There are a few different ways to focus your Canon or Nikon DSLR camera and knowing which to use for each situation, will help you avoid blurry images. To choose the right mode you need to know what they all do first. These DSLR cameras have several modes to choose from.
AF-S or “One Shot” Mode
Canon’s “One Shot” mode or Nikon’s “AF-S” (Auto Focus Single) are modes that lock your focus based on how far you are from your subject. This mode is for single shot shooting. This is a good focus mode to use if your subject will be relatively still. To lock the focus you will slightly depress the shutter button until you achieve good focus. If you are struggling to get a good focus then look for an area of contrast or a pattern of some type, as that is what your camera needs to focus. If you need to recompose your image you can lock focus first and then move your camera slightly. This is something that you might need to do if your camera does not have many focus points to choose from and your main focus point is off center.
AF-C Or AL Servo AF
Nikon’s “AF-C” Or Canon’s “AL Servo” is the mode to use for continuous focusing. This is the mode to use if your subject will be moving towards or away from you. The camera will keep focusing on your subject as it moves as long as you keep the shutter button slightly depressed.
AF Mode Selection Or AF-A
Canon’s AF Mode Selection or Nikon’s AF-A mode is a mode that changes between the last two explained modes depending on whether your subject is moving or not. It is the default mode that your camera chooses unless you select one of the other modes.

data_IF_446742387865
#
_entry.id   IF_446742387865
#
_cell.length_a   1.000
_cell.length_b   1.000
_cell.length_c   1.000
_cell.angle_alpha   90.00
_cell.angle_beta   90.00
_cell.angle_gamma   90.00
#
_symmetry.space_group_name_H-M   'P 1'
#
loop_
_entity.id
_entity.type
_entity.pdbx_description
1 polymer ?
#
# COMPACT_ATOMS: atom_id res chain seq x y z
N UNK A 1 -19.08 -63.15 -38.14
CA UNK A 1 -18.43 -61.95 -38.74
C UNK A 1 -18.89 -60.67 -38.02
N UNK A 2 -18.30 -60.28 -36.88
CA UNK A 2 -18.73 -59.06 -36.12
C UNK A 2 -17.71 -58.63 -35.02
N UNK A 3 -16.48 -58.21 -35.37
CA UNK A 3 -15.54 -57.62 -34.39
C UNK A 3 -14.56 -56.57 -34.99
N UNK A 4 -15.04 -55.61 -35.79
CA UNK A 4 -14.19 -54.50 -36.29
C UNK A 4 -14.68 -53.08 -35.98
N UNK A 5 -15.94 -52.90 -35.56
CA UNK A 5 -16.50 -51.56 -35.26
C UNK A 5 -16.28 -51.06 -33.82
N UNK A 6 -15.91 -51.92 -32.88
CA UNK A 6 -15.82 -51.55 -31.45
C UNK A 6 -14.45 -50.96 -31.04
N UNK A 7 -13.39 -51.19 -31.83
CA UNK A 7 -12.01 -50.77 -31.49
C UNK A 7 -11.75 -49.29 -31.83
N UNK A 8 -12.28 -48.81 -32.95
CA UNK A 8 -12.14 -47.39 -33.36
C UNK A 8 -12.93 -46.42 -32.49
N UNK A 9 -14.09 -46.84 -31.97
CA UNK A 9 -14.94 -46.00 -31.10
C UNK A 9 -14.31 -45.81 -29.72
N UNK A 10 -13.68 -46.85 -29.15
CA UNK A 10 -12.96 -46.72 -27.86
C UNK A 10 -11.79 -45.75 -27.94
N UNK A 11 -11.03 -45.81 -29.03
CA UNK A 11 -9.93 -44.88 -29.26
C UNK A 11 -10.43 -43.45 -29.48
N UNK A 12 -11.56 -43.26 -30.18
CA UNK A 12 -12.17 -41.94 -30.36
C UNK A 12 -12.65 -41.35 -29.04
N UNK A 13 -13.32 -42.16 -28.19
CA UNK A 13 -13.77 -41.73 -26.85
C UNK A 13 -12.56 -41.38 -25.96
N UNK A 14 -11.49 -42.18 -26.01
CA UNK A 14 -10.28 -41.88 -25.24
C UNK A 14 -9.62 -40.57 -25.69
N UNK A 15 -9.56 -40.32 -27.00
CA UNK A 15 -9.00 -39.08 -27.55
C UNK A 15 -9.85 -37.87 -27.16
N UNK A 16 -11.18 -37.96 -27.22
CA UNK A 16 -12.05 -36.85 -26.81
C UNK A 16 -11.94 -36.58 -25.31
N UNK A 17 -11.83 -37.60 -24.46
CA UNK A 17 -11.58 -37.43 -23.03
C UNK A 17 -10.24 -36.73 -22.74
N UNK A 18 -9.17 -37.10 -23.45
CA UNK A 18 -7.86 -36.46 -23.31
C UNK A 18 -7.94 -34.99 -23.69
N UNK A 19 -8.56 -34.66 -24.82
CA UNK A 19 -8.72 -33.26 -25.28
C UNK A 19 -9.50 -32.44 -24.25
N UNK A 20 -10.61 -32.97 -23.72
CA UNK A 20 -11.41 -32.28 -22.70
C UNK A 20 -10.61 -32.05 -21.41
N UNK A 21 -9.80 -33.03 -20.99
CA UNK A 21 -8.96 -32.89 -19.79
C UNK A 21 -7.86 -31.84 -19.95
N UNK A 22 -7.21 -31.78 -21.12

If the auto focus is struggling then check how close you are to the subject. Each lens will have a minimal focusing distance. You may also find that your camera struggles if there is not enough contrast so try to find a point, close to the one that you need to focus on, that has more contrast
As well as these three auto-focus modes you also have the option of focusing using manual focus. The switch for this is normally found on the lens barrel. There are times when this is preferable. Sometimes there is not enough contrast in a scene for auto focus to work, so manual is then the best choice. There are also difficult focusing situations such as photographing a reflection on a window whilst still having what is behind the window in focus. It’s in these situations when manual focus will outshine auto focus in giving you finer control.
Whichever focus mode you use it’s a good idea to practice a lot with them all so that you can change them on the go when out shooting.